The New York State Capitol at State Street and Washington Avenue in Albany...

The New York State Capitol at State Street and Washington Avenue in Albany last month. Credit: Newsday/William Perlman

ALBANY — The State Legislature on Tuesday called for a larger increase in education funding, help for fiscally ailing hospitals, a bigger tax credit for families and a greater tax on wealthy New Yorkers to help pay for it.

The proposals by the Senate and Assembly would add what an independent analyst calculated is more than $8 billion to Gov. Kathy Hochul’s proposed budget for the 2024-25 fiscal year.

Now negotiations begin between the Democratic governor and Democratic leaders of the Senate and Assembly. The state budget is due April 1.

The Senate said its budget proposal is 5.8% more than what Hochul proposed in January and 6.3% over the current budget. The Assembly didn’t immediately provide its analysis of growth under its proposal.

In January, Hochul proposed a $233 billion budget, including all state and federal funds, which increased spending 4.5% over the current state budget with no tax increases. Earlier this month, state officials said tax collections are $1.35 billion more than predicted in January, which will be included in the budget talks.

Major elements of the Senate and Assembly budget proposals are:


Both chambers called for an increase of about $1.3 billion in school aid over the current funding. The Senate and Assembly said their proposal would mean an increase in aid of at least 3% for every school district. In January, Hochul proposed adding $825 million, to $35.3 billion, after two years of record increases.

As expected, the legislature rejected Hochul’s idea of ending the “hold harmless” practice, which for years guaranteed that no school district would get less state aid than the previous year. Ending hold harmless would mean less state assistance for 337 of the state’s more than 700 school districts — including 44 on Long Island.

“In education, we’re taking bold steps to reverse cuts and boost support,” Senate Majority Leader Andrea Stewart-Cousins told reporters Tuesday. “We want to make sure that we are giving the school districts, the teachers, the administrators, the resources they need.”

The legislative proposals also would allocate $1 million to fund a study on updating the aid formula. The two-decade-old formula contains some outdated measures that critics say leads to unfair funding of schools. Hochul said Tuesday she’s open to changing the formula.


The Senate and Assembly would increase the income tax rate for the top two income brackets. The proposals would increase the tax rate to 10.8%, from 10.3%, for filers making $5 million to $25 million. The proposals also would increase the tax rate for filers making more than $25 million to 11.4%, from 10.9%.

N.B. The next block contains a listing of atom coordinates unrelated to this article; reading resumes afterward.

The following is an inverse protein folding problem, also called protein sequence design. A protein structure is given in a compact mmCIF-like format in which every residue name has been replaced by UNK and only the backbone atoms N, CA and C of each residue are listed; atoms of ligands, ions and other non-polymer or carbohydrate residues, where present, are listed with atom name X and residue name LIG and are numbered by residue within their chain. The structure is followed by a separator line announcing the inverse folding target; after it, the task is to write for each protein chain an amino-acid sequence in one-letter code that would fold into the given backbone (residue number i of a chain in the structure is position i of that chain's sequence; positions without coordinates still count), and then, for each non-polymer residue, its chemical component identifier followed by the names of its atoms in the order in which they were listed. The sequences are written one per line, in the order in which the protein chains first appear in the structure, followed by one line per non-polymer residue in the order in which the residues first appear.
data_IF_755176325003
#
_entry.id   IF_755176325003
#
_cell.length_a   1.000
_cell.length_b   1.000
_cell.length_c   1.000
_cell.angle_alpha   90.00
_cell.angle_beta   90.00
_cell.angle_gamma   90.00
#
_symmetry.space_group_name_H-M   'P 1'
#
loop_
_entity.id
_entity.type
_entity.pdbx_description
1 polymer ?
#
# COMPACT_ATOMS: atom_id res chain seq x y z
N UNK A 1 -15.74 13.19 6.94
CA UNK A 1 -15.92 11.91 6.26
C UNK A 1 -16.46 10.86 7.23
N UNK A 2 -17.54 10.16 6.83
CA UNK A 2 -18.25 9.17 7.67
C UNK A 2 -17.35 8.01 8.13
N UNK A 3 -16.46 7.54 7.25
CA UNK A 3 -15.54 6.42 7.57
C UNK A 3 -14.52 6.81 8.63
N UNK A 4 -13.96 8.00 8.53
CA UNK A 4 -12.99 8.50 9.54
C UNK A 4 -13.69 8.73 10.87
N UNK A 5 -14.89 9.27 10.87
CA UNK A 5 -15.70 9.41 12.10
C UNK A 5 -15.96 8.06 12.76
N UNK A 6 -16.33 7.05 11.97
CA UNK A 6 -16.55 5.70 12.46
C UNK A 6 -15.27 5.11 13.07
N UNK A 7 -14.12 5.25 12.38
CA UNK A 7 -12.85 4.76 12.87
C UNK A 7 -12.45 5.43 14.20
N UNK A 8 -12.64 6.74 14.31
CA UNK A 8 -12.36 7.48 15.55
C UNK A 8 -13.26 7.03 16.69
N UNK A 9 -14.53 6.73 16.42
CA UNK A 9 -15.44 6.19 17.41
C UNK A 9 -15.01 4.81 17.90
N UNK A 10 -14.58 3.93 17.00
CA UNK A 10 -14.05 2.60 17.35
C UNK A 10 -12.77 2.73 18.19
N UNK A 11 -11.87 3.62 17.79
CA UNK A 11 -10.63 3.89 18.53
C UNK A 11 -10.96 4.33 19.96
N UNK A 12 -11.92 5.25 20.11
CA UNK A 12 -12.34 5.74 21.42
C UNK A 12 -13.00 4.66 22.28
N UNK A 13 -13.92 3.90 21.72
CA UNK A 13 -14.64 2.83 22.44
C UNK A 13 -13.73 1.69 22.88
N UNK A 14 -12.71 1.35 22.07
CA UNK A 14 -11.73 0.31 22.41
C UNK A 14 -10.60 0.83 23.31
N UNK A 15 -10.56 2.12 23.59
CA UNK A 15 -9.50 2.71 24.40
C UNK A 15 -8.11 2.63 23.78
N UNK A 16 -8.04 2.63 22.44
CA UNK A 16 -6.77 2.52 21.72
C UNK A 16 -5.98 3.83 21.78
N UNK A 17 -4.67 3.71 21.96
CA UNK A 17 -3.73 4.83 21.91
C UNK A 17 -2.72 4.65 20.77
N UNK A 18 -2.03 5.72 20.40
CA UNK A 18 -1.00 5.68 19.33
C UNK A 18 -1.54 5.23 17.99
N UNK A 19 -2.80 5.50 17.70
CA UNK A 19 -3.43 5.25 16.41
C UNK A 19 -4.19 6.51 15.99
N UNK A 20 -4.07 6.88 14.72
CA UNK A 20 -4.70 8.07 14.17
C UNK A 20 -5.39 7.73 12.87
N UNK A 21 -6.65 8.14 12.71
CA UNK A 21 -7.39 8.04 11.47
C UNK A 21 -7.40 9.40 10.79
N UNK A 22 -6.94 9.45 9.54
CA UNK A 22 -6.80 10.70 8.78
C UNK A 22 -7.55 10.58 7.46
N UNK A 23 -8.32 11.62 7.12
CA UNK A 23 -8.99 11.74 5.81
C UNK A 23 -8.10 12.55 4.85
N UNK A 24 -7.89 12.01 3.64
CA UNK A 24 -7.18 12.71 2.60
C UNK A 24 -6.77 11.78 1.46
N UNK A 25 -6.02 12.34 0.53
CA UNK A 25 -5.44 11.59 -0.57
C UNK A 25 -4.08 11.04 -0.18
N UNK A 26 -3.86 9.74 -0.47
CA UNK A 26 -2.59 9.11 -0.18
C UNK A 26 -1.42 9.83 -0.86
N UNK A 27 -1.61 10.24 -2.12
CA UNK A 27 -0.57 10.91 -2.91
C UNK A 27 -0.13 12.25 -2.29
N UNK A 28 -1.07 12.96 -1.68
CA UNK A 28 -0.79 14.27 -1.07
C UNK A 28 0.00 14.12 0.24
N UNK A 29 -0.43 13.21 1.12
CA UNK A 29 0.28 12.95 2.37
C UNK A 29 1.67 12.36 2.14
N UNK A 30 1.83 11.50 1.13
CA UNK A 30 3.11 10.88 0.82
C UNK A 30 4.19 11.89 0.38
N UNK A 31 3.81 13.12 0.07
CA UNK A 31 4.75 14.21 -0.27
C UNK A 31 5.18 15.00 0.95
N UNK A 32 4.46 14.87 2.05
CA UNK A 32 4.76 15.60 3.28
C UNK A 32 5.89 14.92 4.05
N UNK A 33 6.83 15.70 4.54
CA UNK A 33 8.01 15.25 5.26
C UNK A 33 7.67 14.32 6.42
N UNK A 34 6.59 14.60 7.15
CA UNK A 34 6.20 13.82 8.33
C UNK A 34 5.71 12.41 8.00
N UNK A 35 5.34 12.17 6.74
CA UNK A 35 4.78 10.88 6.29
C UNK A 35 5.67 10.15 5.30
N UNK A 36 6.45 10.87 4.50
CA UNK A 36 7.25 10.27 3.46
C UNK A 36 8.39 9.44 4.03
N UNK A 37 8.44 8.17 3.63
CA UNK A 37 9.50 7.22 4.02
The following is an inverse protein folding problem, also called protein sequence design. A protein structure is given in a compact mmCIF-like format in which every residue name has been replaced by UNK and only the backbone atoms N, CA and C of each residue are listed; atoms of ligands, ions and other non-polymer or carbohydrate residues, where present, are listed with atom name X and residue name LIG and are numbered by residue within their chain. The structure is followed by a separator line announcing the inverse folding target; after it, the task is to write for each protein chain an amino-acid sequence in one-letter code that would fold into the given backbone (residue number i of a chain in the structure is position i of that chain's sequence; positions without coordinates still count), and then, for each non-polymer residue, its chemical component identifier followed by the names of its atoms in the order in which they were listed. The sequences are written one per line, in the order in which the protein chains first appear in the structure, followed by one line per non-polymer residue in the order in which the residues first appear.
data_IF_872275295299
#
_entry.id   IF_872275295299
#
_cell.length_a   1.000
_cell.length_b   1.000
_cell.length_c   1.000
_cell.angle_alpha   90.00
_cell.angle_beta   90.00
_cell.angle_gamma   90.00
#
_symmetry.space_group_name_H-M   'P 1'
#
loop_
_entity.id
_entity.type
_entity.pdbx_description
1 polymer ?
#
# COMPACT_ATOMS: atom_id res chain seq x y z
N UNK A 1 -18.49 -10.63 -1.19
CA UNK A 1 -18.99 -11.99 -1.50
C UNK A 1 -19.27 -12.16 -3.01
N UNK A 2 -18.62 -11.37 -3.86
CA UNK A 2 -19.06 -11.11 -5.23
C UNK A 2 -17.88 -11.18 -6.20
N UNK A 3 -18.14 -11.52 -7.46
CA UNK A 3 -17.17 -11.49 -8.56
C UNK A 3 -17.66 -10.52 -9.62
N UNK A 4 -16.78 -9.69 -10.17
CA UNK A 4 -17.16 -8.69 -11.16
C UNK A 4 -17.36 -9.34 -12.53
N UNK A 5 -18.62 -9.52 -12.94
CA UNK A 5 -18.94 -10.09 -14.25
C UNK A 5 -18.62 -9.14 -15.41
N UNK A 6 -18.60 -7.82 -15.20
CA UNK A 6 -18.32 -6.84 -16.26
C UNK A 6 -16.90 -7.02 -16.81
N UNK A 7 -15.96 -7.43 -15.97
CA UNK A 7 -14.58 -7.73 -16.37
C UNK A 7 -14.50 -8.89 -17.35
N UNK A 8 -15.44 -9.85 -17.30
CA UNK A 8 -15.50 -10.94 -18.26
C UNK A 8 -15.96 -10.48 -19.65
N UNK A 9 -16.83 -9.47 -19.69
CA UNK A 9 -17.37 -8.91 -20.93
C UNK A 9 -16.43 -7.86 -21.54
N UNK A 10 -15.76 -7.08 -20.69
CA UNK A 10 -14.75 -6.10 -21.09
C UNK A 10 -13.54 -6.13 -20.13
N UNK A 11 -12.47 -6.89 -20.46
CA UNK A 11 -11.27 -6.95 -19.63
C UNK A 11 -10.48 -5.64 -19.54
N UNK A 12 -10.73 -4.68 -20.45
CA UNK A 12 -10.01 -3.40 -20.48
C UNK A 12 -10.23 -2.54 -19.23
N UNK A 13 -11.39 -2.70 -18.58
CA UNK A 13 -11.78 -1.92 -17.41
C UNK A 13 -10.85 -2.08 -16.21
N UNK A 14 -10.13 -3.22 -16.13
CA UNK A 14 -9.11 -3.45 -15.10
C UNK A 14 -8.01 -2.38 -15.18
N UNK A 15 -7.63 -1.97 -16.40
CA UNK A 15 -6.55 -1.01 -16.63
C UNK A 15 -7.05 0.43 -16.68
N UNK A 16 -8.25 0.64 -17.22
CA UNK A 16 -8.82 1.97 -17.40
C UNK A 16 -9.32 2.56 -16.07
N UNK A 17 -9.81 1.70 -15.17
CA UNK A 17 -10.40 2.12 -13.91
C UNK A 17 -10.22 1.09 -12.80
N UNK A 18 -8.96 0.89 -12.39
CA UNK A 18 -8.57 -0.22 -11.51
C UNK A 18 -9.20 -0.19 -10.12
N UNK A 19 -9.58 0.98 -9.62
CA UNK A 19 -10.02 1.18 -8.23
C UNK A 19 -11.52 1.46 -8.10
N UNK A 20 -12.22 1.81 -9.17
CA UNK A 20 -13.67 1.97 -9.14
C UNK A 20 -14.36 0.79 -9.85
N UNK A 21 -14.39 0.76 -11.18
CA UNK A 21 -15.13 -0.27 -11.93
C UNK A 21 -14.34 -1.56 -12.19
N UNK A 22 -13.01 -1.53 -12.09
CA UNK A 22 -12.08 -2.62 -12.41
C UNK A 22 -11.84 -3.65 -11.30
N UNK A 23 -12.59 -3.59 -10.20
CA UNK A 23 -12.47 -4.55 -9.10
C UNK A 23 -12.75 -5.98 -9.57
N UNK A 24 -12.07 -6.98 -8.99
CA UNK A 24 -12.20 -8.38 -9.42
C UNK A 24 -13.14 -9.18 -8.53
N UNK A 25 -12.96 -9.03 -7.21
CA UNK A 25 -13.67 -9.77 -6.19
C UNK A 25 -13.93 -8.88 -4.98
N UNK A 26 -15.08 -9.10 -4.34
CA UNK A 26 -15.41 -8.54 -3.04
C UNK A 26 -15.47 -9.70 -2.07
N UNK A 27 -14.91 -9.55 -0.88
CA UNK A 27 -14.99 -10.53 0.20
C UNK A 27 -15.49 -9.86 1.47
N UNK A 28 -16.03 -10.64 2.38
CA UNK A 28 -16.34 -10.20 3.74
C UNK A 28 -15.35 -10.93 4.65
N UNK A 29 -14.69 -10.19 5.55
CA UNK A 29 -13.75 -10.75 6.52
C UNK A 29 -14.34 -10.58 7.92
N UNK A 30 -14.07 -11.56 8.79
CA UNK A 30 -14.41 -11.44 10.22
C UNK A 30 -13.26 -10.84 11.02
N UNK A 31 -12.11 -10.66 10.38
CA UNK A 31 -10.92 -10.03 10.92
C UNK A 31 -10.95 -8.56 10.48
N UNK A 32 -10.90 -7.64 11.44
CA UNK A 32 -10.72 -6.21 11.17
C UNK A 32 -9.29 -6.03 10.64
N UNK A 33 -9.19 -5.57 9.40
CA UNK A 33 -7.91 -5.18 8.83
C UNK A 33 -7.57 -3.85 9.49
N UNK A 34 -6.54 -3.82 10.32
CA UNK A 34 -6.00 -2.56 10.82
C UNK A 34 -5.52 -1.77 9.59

The Assembly said this would provide another $930 million in revenue.

Hochul on Tuesday called that proposal a "non-starter." She has warned against making the state less affordable, including for the richest New Yorkers, who account for a large amount of tax revenue.

The Senate also would end the sales tax and use tax exemption for boats sold at $230,000 or more and for private aircraft.

The Senate would create a more generous tax credit for working families. It would provide an additional $550 credit on state income taxes per child to single taxpayers making less than $75,000 and married taxpayers filing jointly making up to $130,000. For filers making more, the credit would decline by $20 for each $1,000 of additional income.

Similarly, the Assembly would expand the Earned Income Tax credit to families with household incomes up to $56,000 and $79,000, based on their income tax filing status.


The Senate and Assembly propose adding millions more to Hochul’s $1.3 billion proposal to help hospitals in financial peril, including the Nassau University Medical Center.

The Assembly proposes to add $1.1 billion more for public health and $1 billion for health care facility capital needs.

The Senate would add $1.6 billion for hospitals, nursing homes, assisted living facilities, and hospice services and for inpatient and outpatient support that could also help distressed hospitals. That would create a 10% total rate increase for hospitals.


The Senate and Assembly would fund several measures to encourage local governments to accept more housing projects to combat a statewide affordability crisis.

The Senate also supports, but modifies Hochul’s proposal to use land owned by the State University of New York and the Department of Transportation for sites to build housing, including state properties in Suffolk County. But the Senate requires the housing to be affordable for lower-income residents.

The Senate also would add $3 million to help tenants avoid foreclosures and improve properties, and offer $40 million in grants to repair vacant and rent-stabilized apartments in Nassau County, New York City and Westchester and Rockland counties.

The Assembly proposes $250 million to help New Yorkers afford homes, including a $250 million housing access voucher program and $25 million for first-time homeowner assistance. In all, the Assembly would provide $1.5 billion more to help tenants afford rent and assist lower-income homeowners.

An independent fiscal analysis said balance wasn’t struck by the Senate and Assembly proposals.

“The legislature's one-house proposals shift the budget discussion in the wrong direction,” said Andrew Rein, president of the independent Citizens Budget Commission. He said the legislature’s proposals would add $8 billion above Hochul’s budget. Rein said that would be an 8.9% increase over the current budget, after successive years of 7.9% growth.

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